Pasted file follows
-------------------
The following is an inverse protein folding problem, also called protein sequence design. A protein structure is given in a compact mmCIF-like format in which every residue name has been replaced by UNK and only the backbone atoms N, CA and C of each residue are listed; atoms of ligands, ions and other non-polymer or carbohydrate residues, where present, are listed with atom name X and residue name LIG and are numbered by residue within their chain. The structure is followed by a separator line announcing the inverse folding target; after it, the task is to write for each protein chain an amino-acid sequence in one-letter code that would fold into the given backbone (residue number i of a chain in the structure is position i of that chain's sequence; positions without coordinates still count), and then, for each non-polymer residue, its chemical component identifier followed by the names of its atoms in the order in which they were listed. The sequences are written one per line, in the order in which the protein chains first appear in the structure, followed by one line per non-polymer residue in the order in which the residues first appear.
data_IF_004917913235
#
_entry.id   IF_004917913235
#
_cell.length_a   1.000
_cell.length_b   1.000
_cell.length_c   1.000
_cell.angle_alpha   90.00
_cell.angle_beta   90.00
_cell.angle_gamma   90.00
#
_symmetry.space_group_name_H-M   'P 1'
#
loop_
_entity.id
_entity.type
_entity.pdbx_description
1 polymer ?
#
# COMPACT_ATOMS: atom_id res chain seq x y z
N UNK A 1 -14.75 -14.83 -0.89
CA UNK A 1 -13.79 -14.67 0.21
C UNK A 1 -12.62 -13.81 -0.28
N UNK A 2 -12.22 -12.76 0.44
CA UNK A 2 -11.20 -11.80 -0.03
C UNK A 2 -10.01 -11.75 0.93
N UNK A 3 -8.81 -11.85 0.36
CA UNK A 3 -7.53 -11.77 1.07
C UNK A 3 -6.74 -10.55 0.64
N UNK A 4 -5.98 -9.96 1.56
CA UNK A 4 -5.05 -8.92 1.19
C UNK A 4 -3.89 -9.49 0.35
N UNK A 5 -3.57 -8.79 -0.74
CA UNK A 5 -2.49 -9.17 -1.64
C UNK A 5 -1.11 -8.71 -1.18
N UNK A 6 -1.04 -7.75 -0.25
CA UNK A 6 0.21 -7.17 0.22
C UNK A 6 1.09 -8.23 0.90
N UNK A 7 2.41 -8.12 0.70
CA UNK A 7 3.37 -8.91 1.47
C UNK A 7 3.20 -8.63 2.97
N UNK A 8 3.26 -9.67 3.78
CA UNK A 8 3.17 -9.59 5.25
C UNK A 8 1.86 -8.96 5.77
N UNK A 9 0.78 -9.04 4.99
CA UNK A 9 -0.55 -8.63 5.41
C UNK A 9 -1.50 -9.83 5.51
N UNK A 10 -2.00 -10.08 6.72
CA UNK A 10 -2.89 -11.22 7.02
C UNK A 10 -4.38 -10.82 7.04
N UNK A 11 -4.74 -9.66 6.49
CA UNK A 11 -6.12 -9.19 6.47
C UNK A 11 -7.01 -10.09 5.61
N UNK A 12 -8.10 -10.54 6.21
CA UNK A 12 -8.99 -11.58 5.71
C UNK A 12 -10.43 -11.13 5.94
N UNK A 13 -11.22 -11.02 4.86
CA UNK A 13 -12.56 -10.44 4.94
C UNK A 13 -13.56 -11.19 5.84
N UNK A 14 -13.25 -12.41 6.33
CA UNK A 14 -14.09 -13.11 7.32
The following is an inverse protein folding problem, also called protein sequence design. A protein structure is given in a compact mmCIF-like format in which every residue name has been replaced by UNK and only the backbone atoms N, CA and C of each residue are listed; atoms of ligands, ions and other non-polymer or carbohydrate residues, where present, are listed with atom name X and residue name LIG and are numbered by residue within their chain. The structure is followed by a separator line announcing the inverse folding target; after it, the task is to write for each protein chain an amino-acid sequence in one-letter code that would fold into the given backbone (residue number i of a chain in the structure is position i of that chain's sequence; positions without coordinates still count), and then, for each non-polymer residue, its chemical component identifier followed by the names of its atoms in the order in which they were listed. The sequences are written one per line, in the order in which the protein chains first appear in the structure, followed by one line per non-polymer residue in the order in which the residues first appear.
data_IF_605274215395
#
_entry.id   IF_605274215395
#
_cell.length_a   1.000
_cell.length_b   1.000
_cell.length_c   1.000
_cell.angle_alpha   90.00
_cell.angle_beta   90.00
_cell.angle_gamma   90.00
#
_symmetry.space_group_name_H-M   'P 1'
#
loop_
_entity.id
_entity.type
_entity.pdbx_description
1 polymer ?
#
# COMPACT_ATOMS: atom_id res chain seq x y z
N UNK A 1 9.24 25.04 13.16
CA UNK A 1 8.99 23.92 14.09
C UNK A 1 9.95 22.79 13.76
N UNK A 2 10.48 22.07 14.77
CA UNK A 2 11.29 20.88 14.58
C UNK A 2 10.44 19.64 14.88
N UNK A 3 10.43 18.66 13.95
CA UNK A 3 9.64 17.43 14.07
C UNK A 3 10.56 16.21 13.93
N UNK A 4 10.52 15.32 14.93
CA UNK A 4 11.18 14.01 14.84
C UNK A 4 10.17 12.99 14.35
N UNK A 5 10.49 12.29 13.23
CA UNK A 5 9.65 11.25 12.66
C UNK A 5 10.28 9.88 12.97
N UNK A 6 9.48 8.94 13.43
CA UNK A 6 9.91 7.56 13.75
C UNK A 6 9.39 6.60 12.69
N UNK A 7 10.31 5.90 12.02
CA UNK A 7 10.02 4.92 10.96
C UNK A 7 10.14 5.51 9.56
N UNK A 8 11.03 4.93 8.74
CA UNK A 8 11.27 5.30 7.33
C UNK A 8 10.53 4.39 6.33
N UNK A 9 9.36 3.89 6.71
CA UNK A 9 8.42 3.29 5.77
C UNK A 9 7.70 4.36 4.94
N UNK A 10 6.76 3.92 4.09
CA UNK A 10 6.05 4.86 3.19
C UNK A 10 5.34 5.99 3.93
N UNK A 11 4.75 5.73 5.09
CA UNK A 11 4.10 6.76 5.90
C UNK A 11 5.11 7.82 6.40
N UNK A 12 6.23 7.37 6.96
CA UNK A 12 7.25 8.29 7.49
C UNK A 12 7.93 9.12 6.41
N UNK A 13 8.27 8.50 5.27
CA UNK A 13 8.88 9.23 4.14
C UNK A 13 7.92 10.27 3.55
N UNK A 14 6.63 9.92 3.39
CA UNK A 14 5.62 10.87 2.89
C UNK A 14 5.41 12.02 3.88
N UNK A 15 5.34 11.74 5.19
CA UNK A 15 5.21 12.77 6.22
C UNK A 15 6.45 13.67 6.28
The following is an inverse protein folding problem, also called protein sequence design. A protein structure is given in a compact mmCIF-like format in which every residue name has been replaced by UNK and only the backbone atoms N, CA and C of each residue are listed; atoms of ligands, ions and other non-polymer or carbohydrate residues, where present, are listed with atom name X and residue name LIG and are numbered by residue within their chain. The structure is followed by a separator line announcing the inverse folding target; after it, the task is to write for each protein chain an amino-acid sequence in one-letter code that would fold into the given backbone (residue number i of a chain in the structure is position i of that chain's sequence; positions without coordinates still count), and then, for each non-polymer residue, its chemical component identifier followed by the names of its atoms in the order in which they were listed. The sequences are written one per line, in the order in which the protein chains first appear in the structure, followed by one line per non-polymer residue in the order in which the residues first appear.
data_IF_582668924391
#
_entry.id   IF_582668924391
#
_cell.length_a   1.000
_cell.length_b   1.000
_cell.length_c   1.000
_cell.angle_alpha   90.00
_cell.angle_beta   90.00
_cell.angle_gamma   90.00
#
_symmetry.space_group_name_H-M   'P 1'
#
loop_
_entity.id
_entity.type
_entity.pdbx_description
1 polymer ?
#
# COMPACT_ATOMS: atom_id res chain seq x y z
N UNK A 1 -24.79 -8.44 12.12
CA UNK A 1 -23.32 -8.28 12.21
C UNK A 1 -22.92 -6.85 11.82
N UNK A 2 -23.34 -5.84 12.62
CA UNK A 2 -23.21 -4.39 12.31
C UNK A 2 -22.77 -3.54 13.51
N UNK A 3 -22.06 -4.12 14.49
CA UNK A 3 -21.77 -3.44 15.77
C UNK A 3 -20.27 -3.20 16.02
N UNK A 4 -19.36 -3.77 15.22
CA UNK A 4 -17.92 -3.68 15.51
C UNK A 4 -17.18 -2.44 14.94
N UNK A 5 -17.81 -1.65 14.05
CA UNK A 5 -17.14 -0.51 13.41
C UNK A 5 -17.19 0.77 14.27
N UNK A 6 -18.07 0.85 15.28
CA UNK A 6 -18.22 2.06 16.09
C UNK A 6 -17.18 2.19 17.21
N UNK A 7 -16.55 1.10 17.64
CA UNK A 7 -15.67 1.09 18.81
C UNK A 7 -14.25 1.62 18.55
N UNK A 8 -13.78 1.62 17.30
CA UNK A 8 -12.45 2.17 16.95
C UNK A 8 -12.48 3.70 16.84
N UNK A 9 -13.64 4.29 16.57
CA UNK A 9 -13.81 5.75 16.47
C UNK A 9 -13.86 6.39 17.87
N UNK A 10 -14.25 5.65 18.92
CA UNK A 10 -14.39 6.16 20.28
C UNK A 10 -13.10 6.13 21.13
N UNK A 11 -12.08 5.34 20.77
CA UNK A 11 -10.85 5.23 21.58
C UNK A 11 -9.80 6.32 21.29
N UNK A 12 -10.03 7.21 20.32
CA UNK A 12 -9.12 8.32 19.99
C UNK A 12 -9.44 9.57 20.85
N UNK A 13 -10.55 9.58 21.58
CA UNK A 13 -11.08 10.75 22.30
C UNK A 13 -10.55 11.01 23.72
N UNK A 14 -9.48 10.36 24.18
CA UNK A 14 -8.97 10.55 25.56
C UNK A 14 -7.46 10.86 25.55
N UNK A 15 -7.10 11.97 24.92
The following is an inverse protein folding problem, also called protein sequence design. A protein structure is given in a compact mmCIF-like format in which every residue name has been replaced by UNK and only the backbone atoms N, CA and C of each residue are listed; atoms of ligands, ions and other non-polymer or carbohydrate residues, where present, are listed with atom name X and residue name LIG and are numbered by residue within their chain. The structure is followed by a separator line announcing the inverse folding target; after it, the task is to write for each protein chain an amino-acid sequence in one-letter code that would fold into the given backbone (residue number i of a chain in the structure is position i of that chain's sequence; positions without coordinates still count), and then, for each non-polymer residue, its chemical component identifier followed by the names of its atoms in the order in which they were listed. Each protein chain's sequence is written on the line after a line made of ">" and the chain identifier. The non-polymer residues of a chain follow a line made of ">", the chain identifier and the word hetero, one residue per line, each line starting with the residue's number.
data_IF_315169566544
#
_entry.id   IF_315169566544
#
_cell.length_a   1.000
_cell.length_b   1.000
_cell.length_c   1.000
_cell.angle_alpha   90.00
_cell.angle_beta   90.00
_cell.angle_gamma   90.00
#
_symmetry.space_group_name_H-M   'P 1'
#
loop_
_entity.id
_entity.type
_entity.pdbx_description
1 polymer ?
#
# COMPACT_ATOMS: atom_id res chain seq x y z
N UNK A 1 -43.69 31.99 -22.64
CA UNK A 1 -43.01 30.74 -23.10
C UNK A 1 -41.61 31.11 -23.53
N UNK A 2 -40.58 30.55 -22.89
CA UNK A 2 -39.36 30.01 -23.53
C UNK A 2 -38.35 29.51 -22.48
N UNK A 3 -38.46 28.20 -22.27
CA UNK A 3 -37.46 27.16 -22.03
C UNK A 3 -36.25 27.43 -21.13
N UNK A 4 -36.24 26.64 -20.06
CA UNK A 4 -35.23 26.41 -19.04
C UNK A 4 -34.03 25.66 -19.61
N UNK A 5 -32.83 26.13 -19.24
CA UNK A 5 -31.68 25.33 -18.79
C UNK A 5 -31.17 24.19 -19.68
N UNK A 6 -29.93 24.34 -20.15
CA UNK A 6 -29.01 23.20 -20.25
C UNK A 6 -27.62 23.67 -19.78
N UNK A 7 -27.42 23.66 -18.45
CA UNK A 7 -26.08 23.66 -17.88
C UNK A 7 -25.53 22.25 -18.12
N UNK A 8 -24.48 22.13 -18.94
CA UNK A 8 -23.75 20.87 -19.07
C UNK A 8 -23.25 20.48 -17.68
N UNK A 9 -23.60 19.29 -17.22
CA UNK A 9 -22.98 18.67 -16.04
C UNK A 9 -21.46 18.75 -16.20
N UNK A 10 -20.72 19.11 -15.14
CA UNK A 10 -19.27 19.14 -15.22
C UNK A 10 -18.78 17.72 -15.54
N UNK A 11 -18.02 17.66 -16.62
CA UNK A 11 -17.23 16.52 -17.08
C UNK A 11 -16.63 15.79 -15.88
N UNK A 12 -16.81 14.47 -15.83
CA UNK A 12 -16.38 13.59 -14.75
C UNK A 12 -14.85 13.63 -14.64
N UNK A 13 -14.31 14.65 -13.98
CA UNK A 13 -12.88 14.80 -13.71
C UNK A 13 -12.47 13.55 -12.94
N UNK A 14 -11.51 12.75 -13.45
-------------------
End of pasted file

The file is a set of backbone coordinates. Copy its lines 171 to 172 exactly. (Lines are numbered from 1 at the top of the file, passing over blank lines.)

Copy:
N UNK A 8 -13.78 1.62 17.30
CA UNK A 8 -12.45 2.17 16.95